- Course type: Self-paced
- Available Lessons: 250
- Average Lesson Length: 8 min
Eligible for Certificate:
Certificates show that you have completed the course. They do not provide credit.
Watch a preview:chapter 1 / lesson 1Newton's First Law of Motion: Examples of the Effect of Force on Motion
This course can be found in: DSST Test Prep
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Course SummaryThis Principles of Physical Science exam has been discontinued and is no longer offered by the DSST program. Review the topics you'll find on the DSST Principles of Physical Science exam, including equilibrium, magnetism and Newton's laws of motion, with our fun test prep course. Use the chapter tests to familiarize yourself with how the test is structured, and ask an instructor for more help if needed.
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21 chapters in DSST Principles of Physical Science: Study Guide & Test Prep
Course Practice TestCheck your knowledge of this course with a 50-question practice test.
- Comprehensive test covering all topics
- Detailed video explanations for wrong answers
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About This Course
This Principles of Physical Science exam has been discontinued and is no longer offered by the DSST program.
The short and comprehensive video lessons that make up this course are a fun way to learn all the concepts you would find in a standard one-semester physical science course, including Newton's Laws of Motion, waves and optics, principles of matter, phase changes, stoichiometry and equilibrium.
Check out our DSST test prep materials! We've got DSST courses to teach you the material, comprehensive DSST study guides to help you study, DSST practice tests to test your knowledge, and informational DSST resources to get you up to speed on testing logistics.
Syllabus & Course Information
You'll have mastery of the objectives listed below when you've completed this course. These objectives correspond to the concepts tested on the DSST Principles of Physical Science exam. Use the final exam at the end of this course to further prepare for the course.
- Explore the relationships between force, motion and acceleration.
- Apply formulas for calculating speed and velocity and examine the laws describing circular motion and gravitational forces.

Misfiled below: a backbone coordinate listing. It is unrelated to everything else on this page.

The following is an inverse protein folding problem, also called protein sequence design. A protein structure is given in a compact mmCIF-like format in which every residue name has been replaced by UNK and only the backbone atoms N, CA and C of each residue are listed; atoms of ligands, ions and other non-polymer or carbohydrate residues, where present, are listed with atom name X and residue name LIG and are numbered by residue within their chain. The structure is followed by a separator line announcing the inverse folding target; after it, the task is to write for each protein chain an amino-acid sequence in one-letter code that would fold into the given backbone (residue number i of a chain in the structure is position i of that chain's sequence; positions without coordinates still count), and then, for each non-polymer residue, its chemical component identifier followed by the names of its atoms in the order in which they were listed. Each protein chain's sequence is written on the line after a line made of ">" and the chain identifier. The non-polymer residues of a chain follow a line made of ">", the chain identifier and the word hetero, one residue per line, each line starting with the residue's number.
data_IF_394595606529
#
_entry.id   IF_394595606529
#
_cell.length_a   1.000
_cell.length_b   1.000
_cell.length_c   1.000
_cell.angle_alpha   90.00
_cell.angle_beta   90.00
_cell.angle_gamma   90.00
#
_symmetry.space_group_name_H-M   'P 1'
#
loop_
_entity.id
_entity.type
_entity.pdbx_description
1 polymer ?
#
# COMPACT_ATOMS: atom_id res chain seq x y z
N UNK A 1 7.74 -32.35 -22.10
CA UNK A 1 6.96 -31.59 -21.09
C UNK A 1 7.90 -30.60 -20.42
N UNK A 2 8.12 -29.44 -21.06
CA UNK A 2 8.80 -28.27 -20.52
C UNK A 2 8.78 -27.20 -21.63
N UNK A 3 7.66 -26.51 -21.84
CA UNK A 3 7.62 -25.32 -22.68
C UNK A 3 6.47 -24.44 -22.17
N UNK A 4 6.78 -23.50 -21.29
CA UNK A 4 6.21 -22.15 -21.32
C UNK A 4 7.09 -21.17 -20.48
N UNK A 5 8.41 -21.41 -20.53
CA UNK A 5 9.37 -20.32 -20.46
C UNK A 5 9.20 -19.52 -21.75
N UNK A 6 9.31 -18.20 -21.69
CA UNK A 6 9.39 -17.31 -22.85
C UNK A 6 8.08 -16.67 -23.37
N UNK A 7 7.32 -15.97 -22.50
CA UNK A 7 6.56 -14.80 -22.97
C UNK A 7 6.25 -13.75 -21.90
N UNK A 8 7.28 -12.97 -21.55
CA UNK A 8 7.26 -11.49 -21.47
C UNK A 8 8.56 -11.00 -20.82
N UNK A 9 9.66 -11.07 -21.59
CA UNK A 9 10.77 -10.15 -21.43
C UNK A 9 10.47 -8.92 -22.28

- Learn about the types of forces and states of motion
- Identify the differences between kinetic and potential energy before tackling the work-energy theorem and the laws of thermodynamics.
- Examine different energy types, including mechanical, thermal, chemical and nuclear energies.
- Look into the relationship between heat and temperature.
- Study phase changes and heating curves and learn how to calculate energy transfer, heat capacity and changes in enthalpy.
- Follow steps for predicting the spontaneity of a reaction.
- Discern regions in the electromagnetic spectrum and characteristics of visible light waves.
- Discuss the resonance, reflection, dispersion, refraction and absorption of waves and find out which wave parameters determine the pitch and volume of sound.
- Examine the fundamentals of electric circuits and currents.
- Explore Ohm's law and Coulomb's law and learn about variables affecting electrical resistance.
- Study the relationship between electric potential, charge and force.
- Investigate the practical applications of magnetic forces.
- Learn about the strength, shape and direction of magnetic fields and the variables affecting electromagnetic induction.
- Find out how to convert units of measurement, conduct dimensional analyses and use lab equipment during experimentation.
- Understand the concept of significant figures and report large numbers using scientific notation.
- Identify the differences between matter's physical and chemical properties.
- Recognize the energy changes that take place during chemical reactions and differentiate between endothermic and exothermic reactions.
- Discover steps for determining molar mass and calculating solution dilution, molality and molarity.
- Examine Raoult's law and colligative properties as well as methods for separating mixtures.
- Explore properties of covalent, ionic, polar covalent and hydrogen bonds.
- Investigate diagrams and theories used to explain ion formation, bond polarity, intermolecular forces and molecular shape.